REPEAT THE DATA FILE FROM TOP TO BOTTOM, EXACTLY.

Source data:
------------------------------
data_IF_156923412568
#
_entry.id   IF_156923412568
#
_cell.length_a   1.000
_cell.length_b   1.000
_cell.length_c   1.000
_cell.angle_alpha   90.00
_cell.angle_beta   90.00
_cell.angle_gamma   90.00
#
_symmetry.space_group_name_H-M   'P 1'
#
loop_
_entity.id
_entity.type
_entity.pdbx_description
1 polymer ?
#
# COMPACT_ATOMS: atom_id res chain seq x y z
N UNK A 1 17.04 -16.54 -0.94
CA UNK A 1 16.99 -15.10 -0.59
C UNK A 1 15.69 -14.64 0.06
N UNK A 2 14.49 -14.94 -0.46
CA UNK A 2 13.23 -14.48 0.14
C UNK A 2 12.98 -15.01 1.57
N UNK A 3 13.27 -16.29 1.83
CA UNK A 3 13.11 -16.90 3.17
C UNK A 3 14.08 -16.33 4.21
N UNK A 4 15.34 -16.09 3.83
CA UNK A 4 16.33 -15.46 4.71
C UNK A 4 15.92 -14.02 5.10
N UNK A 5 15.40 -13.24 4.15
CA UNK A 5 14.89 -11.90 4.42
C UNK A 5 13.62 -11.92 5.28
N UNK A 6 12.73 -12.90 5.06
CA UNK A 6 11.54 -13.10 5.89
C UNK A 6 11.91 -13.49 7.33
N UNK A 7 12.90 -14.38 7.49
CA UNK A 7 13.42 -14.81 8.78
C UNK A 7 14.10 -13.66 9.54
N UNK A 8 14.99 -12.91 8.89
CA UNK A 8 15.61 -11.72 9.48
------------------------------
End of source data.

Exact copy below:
data_IF_156923412568
#
_entry.id   IF_156923412568
#
_cell.length_a   1.000
_cell.length_b   1.000
_cell.length_c   1.000
_cell.angle_alpha   90.00
_cell.angle_beta   90.00
_cell.angle_gamma   90.00
#
_symmetry.space_group_name_H-M   'P 1'
#
loop_
_entity.id
_entity.type
_entity.pdbx_description
1 polymer ?
#
# COMPACT_ATOMS: atom_id res chain seq x y z
N UNK A 1 17.04 -16.54 -0.94
CA UNK A 1 16.99 -15.10 -0.59
C UNK A 1 15.69 -14.64 0.06
N UNK A 2 14.49 -14.94 -0.46
CA UNK A 2 13.23 -14.48 0.14
C UNK A 2 12.98 -15.01 1.57
N UNK A 3 13.27 -16.29 1.83
CA UNK A 3 13.11 -16.90 3.17
C UNK A 3 14.08 -16.33 4.21
N UNK A 4 15.34 -16.09 3.83
CA UNK A 4 16.33 -15.46 4.71
C UNK A 4 15.92 -14.02 5.10
N UNK A 5 15.40 -13.24 4.15
CA UNK A 5 14.89 -11.90 4.42
C UNK A 5 13.62 -11.92 5.28
N UNK A 6 12.73 -12.90 5.06
CA UNK A 6 11.54 -13.10 5.89
C UNK A 6 11.91 -13.49 7.33
N UNK A 7 12.90 -14.38 7.49
CA UNK A 7 13.42 -14.81 8.78
C UNK A 7 14.10 -13.66 9.54
N UNK A 8 14.99 -12.91 8.89
CA UNK A 8 15.61 -11.72 9.48